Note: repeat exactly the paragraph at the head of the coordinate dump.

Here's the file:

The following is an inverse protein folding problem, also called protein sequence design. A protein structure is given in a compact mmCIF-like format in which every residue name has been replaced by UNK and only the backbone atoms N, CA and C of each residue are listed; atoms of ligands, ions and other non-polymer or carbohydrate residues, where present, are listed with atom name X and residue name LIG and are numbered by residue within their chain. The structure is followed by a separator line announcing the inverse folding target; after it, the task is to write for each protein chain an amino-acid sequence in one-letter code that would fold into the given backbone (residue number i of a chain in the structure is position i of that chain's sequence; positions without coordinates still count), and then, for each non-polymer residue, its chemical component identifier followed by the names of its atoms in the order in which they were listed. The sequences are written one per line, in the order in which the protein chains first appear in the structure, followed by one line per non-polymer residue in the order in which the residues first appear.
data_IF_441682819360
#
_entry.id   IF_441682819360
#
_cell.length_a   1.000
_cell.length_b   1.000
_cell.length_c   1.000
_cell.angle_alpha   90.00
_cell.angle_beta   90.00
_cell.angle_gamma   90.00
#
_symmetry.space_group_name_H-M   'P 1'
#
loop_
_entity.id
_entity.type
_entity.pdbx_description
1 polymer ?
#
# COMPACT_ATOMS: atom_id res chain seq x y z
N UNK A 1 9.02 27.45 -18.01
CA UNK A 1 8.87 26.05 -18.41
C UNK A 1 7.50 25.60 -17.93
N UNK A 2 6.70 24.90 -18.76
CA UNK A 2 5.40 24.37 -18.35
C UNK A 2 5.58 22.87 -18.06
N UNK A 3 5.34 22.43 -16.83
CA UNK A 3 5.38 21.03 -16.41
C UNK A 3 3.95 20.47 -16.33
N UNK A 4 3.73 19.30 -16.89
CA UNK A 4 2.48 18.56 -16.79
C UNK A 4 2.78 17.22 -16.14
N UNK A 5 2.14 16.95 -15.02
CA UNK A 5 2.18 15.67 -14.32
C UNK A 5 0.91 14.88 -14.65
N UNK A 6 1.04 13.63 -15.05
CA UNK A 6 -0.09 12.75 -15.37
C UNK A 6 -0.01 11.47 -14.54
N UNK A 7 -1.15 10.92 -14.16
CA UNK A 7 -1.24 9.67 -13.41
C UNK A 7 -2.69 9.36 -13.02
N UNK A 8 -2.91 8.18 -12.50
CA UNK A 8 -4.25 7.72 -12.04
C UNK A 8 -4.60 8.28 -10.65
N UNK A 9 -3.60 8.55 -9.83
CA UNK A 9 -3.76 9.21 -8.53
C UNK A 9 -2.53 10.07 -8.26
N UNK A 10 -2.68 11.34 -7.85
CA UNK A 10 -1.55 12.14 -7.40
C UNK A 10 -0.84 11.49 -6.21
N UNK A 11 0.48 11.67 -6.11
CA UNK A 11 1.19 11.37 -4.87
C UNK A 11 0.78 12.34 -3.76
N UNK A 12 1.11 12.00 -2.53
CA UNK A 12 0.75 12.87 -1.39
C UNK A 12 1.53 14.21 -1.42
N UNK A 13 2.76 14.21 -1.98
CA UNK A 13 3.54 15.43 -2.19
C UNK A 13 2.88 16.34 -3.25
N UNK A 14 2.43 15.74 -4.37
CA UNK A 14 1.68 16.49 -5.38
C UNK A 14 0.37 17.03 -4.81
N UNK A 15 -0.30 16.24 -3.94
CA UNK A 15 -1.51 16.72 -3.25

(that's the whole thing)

The following is an inverse protein folding problem, also called protein sequence design. A protein structure is given in a compact mmCIF-like format in which every residue name has been replaced by UNK and only the backbone atoms N, CA and C of each residue are listed; atoms of ligands, ions and other non-polymer or carbohydrate residues, where present, are listed with atom name X and residue name LIG and are numbered by residue within their chain. The structure is followed by a separator line announcing the inverse folding target; after it, the task is to write for each protein chain an amino-acid sequence in one-letter code that would fold into the given backbone (residue number i of a chain in the structure is position i of that chain's sequence; positions without coordinates still count), and then, for each non-polymer residue, its chemical component identifier followed by the names of its atoms in the order in which they were listed. The sequences are written one per line, in the order in which the protein chains first appear in the structure, followed by one line per non-polymer residue in the order in which the residues first appear.